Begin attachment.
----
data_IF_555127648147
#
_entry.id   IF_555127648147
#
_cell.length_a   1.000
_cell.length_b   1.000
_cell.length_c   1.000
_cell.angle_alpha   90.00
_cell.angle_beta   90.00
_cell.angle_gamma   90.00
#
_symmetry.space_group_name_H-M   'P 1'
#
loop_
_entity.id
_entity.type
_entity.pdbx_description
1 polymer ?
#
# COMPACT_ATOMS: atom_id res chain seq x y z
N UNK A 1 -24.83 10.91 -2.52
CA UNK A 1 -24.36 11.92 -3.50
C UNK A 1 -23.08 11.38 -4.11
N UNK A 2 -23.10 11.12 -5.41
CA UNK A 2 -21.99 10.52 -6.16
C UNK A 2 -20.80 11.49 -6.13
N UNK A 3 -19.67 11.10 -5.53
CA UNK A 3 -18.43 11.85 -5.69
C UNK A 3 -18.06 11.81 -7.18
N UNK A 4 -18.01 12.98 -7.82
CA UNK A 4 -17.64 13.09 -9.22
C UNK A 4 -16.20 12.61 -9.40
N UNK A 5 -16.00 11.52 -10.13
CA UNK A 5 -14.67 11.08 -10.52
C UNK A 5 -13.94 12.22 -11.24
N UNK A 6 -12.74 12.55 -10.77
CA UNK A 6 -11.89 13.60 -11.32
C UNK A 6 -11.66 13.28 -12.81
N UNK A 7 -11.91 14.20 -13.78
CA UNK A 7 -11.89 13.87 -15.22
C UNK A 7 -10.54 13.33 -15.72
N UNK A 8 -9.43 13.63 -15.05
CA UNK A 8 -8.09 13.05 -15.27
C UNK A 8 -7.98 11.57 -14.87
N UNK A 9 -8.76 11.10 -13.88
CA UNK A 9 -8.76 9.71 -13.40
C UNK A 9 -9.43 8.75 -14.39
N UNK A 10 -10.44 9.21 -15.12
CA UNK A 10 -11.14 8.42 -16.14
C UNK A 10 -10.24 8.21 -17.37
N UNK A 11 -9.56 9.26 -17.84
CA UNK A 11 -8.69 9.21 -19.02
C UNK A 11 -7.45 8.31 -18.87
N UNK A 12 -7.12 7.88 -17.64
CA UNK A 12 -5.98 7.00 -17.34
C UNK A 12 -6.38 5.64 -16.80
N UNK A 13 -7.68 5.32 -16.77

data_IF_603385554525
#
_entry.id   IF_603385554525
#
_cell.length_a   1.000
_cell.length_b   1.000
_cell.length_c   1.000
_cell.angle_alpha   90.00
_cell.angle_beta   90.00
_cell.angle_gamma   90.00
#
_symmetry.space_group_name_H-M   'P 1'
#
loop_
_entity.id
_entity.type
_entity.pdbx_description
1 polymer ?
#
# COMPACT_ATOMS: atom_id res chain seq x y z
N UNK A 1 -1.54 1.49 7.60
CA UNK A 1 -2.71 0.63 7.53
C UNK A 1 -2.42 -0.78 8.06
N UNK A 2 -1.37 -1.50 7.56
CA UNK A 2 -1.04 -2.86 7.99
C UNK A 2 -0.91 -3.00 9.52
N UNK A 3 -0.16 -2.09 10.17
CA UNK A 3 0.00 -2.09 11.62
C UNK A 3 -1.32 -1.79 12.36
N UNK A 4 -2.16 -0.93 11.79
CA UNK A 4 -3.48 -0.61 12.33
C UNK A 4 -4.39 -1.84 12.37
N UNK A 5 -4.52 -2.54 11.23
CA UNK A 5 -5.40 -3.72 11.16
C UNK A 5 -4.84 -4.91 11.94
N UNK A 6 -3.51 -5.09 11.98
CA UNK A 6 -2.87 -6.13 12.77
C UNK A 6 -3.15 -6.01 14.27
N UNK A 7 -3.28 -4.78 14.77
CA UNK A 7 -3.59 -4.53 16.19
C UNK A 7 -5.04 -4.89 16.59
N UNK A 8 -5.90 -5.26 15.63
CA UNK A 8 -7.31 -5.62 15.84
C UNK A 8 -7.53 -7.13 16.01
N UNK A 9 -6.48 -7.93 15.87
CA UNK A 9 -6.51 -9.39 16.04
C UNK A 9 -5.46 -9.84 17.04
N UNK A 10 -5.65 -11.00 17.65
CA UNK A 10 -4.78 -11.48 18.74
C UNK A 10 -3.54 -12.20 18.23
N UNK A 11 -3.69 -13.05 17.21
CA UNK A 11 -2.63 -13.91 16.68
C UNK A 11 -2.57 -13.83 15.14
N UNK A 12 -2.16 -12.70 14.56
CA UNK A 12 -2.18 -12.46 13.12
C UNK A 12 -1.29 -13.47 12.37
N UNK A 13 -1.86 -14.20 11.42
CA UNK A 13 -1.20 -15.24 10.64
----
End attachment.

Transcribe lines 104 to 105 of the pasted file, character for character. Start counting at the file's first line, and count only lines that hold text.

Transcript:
C UNK A 9 -5.46 -9.84 17.04
N UNK A 10 -5.65 -11.00 17.65